How to classify Ould Chafi? Businessman, politician, intermediary, power broker? Jeune Afrique has covered his career extensively over the years, writing profiles and updated profiles in 2011, 2017, and 2019. In the first profile, we read, “His network goes from Niger to Cote d’Ivoire, where he spends a lot of time around Prime Minister Guillaume Soro, and to Mali, among other [places]. Outside West Africa, his connections go from Morocco to Darfur (Sudan), and also to Rwanda. But he is, first of all, a faithful companion of the Burkinabè president Blaise Compaoré, and has his house and family in Ouagadougou.”
The accusations of collusion with jihadists stem largely from his role in negotiating ransom payments for and releases of western hostages of AQIM, a role he sometimes undertook on behalf of Compaoré. Jeune Afrique‘s 2017 article discusses this dimension of his career a bit more. And nowadays, when accusations arise that Compaoré’s inner circle colluded with AQIM, Ould Chafi’s name continues to come up. I personally have not seen decisive evidence of collusion on the part of either Compaoré or Ould Chafi. I shed no tears when Compaoré was overthrown but in my eyes, negotiations or hostage payments are not tantamount to direct collusion. But I do not, and likely will never, know the full story on any of these dealings.
Back in Nouakchott, Ould Chafi is presenting his return home as purely personal and is disavowing any political agenda.
Here are a few items that I saw recently, all in very different ways assessing and critiquing aspects of how the United States government (or parts of it) has/have interacted with the Sahel:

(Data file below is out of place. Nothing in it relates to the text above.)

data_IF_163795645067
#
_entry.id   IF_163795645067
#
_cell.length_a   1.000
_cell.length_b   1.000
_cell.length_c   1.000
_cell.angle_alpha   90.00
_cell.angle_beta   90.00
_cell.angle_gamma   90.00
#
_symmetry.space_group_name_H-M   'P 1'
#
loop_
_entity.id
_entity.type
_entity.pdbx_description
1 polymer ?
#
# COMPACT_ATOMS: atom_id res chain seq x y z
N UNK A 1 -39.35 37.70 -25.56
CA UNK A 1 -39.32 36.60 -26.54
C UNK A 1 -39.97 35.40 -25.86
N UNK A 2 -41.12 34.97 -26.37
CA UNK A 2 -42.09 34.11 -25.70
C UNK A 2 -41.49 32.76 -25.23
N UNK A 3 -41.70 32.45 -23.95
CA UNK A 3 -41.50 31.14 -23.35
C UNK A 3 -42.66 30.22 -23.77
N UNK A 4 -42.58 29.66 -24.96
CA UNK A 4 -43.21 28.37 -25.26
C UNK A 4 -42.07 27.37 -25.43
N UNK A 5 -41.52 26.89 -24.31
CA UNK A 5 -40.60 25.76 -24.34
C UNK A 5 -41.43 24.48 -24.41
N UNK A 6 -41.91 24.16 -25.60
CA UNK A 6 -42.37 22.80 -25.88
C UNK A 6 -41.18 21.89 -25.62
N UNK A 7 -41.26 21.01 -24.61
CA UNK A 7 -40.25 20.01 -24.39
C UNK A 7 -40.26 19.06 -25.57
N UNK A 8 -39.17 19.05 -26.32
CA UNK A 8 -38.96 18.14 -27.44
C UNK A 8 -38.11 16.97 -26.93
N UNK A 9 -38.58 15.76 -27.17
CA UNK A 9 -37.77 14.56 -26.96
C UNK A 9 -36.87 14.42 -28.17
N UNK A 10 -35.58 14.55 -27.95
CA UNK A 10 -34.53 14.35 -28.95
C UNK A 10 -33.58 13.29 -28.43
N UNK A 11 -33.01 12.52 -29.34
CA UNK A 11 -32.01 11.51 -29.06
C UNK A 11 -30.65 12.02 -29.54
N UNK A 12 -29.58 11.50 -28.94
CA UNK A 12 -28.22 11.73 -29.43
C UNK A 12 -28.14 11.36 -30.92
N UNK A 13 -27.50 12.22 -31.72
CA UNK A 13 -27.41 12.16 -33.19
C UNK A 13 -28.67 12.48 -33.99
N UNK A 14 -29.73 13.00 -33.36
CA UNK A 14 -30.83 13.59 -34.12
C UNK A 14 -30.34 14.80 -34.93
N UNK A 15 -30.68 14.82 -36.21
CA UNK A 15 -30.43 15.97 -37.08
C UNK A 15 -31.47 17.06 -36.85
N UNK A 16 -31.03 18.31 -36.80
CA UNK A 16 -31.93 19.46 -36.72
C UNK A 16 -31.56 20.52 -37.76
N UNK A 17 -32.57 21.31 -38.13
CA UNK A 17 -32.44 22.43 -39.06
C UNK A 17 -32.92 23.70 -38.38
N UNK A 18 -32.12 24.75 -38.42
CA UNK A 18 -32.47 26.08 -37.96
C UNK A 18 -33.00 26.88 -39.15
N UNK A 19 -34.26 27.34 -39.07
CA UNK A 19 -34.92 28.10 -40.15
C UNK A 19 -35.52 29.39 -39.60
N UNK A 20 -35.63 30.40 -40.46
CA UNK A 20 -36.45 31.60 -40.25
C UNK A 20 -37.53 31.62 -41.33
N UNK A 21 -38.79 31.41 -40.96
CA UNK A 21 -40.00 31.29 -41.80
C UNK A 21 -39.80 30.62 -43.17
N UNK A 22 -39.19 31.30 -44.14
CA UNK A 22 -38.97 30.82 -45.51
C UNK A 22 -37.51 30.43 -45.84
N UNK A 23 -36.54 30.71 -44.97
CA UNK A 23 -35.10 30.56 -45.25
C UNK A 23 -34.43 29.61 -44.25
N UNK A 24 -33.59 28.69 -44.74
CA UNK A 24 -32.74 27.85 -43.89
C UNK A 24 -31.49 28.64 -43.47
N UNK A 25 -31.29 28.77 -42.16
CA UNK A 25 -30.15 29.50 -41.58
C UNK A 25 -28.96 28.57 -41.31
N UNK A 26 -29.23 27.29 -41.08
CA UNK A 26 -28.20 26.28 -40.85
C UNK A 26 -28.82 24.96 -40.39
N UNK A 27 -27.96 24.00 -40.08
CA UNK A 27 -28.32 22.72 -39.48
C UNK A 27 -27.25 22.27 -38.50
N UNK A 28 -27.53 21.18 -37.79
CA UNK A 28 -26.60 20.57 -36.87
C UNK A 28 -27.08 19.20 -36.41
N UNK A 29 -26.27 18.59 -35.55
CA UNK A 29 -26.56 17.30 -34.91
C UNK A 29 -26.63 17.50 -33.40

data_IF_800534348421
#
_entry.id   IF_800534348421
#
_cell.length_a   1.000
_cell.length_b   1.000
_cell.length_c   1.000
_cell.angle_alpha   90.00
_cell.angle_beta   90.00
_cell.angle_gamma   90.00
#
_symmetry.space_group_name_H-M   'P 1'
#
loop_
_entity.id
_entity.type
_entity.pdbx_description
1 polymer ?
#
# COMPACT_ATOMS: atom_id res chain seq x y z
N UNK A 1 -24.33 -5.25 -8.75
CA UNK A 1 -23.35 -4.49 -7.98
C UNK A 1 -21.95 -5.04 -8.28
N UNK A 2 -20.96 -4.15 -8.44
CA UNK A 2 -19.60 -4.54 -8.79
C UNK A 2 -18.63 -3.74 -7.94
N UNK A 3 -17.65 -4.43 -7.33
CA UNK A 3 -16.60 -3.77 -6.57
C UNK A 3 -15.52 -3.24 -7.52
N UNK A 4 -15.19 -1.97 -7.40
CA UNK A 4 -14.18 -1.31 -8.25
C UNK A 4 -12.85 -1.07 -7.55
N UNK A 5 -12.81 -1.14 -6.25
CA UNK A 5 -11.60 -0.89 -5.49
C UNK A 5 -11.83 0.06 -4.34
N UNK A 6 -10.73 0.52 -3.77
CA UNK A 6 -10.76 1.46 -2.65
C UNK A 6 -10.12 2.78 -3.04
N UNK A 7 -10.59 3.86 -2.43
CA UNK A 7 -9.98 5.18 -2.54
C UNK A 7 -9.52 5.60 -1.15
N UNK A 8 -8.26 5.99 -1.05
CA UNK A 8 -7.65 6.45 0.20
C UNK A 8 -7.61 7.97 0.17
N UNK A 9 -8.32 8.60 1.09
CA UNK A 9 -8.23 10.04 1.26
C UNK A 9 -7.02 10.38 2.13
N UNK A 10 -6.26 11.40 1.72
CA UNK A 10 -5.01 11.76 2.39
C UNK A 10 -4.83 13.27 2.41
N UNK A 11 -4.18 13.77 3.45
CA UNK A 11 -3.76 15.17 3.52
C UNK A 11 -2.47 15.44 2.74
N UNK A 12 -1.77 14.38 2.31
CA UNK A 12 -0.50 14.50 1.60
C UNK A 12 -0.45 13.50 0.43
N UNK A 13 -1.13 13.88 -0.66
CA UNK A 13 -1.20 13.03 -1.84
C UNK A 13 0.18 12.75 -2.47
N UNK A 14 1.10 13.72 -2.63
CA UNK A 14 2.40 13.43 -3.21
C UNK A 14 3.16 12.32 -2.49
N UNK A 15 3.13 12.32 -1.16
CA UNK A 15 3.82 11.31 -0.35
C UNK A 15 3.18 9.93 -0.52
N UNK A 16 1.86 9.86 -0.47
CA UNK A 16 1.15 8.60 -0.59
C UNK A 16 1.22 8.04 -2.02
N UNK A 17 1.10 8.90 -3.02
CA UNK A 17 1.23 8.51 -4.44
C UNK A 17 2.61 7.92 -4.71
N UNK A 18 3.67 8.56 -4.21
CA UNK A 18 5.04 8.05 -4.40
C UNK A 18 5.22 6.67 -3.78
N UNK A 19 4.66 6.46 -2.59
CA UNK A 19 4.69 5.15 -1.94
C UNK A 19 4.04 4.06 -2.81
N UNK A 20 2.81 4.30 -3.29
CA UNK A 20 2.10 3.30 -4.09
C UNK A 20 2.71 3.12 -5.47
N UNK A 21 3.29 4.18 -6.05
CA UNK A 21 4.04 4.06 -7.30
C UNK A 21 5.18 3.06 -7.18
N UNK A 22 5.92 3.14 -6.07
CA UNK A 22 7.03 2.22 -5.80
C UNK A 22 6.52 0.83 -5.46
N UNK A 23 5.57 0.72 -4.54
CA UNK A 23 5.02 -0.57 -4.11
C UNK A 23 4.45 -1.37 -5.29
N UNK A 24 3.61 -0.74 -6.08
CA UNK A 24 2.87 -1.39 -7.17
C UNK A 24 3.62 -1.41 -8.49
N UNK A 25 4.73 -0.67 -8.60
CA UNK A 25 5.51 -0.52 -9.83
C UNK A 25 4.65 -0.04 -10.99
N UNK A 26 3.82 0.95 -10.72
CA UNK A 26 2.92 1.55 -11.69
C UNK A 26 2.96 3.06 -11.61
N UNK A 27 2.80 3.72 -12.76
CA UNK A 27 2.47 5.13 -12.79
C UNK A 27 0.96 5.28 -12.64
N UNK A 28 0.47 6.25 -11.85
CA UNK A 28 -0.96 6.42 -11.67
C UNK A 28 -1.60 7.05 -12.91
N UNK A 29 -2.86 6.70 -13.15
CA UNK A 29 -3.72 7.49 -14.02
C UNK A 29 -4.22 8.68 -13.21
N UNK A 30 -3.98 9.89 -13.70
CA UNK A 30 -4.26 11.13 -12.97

- Loren DeJonge Schulman of the Center for a New American Security, “Working Case Study: Congress’s Oversight of the Tongo Tongo, Niger, Ambush.” I learned a lot from this. It reinforces my impression (and this is me speaking, not even paraphrasing Schulman) that U.S. troops are sometimes effectively on combat missions even if those missions go by highly euphemistic names. And there is not much oversight.
- Nick Turse for the New York Times, “How One of the Most Stable Nations in West Africa Descended Into Mayhem.” This is a major piece of reporting. If you read it seeking a comprehensive explanation of Burkina Faso’s crises, you may walk away disappointed; if you read it as a critique of the United States government’s approach to Burkina Faso, the piece will probably make more sense.
- State Department Office of Inspector General, “Audit of the Department of State Bureau of African Affairs Monitoring and Coordination of the Trans-Sahara Counterterrorism Partnership Program.” Some pretty harsh assessments in there – but pretty fair, from what I can tell.
On October 12, France 24 published a video interview with Niger’s President Mahamadou Issoufou. The headline from France 24, echoed in some Sahelian media coverage of the interview (example), was somewhat surprising to me: these headlines focused on Issoufou’s reiteration that he will not be seeking a third term. I had thought that he had made this very clear, including by clearly designating his preferred successor in the person of Mohamed Bazoum (whom I expect to win the elections in December 2020/February 2021); and in the interview itself, as I note below, both he and the interviewer take it for granted that Issoufou is committed to stepping down at the end of his term. So perhaps this is something of a media narrative, a kind of generalized skepticism among headline writers that any African leader would really step down voluntarily.
Here are my notes on the interview:
- Responding to the first question, about whether Mali’s recent prisoner exchange will ultimately prove destabilizing, Issoufou expressed happiness and congratulations over the release of Soumaïla Cissé and several Europeans. Issoufou argued that there are no “ideal solutions” in such situations and that governments must make compromises. Issoufou’s essentially unqualified support for this deal could be seen as a contrast with some more critical remarks he has made in the past about, for example, the situation in Kidal and what he sees as the Malian state’s unfulfilled responsibilities there.